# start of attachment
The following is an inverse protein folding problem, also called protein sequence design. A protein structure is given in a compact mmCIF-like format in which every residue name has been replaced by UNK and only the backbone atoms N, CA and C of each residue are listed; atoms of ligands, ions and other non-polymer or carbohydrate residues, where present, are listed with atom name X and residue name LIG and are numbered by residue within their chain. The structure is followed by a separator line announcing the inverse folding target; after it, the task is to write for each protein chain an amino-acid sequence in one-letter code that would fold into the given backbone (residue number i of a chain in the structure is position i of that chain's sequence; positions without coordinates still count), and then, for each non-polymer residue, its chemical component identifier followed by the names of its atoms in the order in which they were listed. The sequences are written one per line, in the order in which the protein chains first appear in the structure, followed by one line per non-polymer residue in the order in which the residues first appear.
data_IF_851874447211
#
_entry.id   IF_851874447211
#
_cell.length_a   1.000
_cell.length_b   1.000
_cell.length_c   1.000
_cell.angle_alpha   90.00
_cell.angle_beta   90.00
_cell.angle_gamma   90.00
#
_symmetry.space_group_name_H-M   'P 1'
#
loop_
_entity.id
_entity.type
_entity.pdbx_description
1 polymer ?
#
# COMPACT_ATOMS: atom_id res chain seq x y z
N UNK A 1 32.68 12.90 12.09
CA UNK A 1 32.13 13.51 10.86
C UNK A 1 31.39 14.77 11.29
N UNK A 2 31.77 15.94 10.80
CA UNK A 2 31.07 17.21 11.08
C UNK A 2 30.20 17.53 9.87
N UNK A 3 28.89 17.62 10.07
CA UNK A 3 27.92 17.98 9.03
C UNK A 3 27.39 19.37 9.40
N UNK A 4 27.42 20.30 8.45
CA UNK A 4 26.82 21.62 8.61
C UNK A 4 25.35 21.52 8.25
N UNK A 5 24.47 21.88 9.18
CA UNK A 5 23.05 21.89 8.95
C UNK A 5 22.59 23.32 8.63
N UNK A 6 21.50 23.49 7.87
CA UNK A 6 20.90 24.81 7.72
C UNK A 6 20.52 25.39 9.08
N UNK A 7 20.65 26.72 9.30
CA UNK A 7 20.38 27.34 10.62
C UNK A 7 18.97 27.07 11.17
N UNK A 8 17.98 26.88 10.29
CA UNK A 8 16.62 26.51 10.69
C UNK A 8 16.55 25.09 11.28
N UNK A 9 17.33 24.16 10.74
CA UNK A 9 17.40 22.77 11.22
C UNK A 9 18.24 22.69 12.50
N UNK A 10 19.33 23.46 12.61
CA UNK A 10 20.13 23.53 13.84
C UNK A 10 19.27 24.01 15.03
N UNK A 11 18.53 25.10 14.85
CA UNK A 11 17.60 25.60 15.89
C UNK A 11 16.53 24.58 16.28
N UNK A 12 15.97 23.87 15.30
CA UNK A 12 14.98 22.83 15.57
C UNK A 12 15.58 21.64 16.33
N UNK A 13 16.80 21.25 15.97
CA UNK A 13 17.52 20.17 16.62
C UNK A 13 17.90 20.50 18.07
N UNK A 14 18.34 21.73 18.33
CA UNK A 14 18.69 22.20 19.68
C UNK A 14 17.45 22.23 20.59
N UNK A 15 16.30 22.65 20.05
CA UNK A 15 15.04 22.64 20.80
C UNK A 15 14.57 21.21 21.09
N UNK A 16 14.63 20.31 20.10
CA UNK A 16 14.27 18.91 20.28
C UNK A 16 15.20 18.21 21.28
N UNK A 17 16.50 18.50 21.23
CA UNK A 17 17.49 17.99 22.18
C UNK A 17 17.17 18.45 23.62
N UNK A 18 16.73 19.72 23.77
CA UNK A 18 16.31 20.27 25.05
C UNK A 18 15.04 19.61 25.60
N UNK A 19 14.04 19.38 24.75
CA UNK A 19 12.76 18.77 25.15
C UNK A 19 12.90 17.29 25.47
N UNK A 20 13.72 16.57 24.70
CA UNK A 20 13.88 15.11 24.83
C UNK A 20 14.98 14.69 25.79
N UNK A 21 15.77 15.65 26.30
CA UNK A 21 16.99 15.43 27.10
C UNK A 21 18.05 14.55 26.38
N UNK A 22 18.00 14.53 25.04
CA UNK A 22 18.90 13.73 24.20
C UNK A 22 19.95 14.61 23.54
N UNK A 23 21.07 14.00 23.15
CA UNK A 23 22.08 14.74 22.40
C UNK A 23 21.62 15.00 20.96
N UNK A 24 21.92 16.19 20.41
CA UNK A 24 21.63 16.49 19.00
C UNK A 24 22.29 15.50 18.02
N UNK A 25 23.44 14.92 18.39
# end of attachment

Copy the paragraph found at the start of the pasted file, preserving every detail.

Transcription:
The following is an inverse protein folding problem, also called protein sequence design. A protein structure is given in a compact mmCIF-like format in which every residue name has been replaced by UNK and only the backbone atoms N, CA and C of each residue are listed; atoms of ligands, ions and other non-polymer or carbohydrate residues, where present, are listed with atom name X and residue name LIG and are numbered by residue within their chain. The structure is followed by a separator line announcing the inverse folding target; after it, the task is to write for each protein chain an amino-acid sequence in one-letter code that would fold into the given backbone (residue number i of a chain in the structure is position i of that chain's sequence; positions without coordinates still count), and then, for each non-polymer residue, its chemical component identifier followed by the names of its atoms in the order in which they were listed. The sequences are written one per line, in the order in which the protein chains first appear in the structure, followed by one line per non-polymer residue in the order in which the residues first appear.